Advanced Satellite Navigation and a Camera Give You Navpix - A New Way To Find Your Destination!
The Navman n40i - the first GPS device in the current range that comes with a built in camera. It may only be 1.3 megapixels, so it won't make you a David Bailey, but it does allow you to take images of where you are, and the n40 will add a GPS tag, so when you want to go there again, just select the picture from your library, and you're off. You can also add your pictures to Navman's Navpix library, for others to share and use.
I'm getting a little ahead of myself here, lets take a step back and look at the navigation features you get with this Navman, because that's what you'll be using the most before you dive into Navpix.
The Navman n40i comes pre-loaded with maps of the UK (or whichever country you buy it in), and has discs that include the rest of Western Europe. Full Post Code support is included, so putting in destinations is simple. Speed / Safety Camera POI's are also already in it's memory, a great feature, but only worth relying on if you subscribe to Navman's service to keep them updated regularly.
Navman have included side buttons on this years range to compliment the touch-screen. There's a button to take you to the nearest petrol station or parking. The button with the squares on takes you to the menu, the arrow button takes you to the navigation menu, and the arrowed button changes the map view between 3D, birds-eye, route list & summary. Volume controls are on the side, and the power button and camera shutter are on the top. It is easy to accidentally press the camera button when using the unit hand-held, but they are easily deletable.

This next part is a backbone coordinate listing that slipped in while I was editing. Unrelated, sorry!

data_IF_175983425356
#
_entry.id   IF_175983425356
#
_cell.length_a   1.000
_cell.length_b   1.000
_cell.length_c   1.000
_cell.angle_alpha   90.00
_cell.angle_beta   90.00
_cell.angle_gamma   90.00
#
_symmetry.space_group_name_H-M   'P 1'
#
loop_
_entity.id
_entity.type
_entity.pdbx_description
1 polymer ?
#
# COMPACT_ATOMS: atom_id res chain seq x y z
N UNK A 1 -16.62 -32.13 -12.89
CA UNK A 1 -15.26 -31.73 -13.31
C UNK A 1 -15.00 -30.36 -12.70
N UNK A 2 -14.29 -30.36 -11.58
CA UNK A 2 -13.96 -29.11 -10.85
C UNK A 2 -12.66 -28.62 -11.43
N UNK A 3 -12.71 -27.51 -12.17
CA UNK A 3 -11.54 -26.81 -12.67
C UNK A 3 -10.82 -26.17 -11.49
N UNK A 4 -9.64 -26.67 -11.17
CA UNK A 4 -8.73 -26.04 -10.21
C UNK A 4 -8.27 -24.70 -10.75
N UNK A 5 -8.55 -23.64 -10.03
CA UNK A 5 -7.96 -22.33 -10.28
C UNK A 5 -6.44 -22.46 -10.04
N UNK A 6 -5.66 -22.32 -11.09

The unit runs off you cigar lighter plug or the internal rechargeable battery. The unit is nice and svelte, not as thin as a Garmin Nuvi, but it doesn't have a pop out GPS antenna, so it will store easily in your baggage.
Using the Navman it impresses with it's ease of use and smooth operation. The voice is loud and clear, even if you don't get the choice of voices as on a TomTom. Forced diversions are dealt with smoothly, the software calculating a new route quickly, and I only found one mistake (a road that kinked left & right and wasn't a right turn), so I wouldn't hesitate to recommend the n40i as a straight navigator, but the n40i also adds the unique features of Navpix.
Navpix certainly adds a fun dimension to finding & entering destinations, but I have to say that I think it's more suited to tourists and not the business user, I would have preferred to see the addition of Bluetooth hands-free mobile calling, and still keep the camera!
As it is I'm still undecided whether the n40i is better than a TomTom 510 or a Nuvi 310. I guess it depends if Navpix appeals to you. If it does, go for it, you will not be disappointed.
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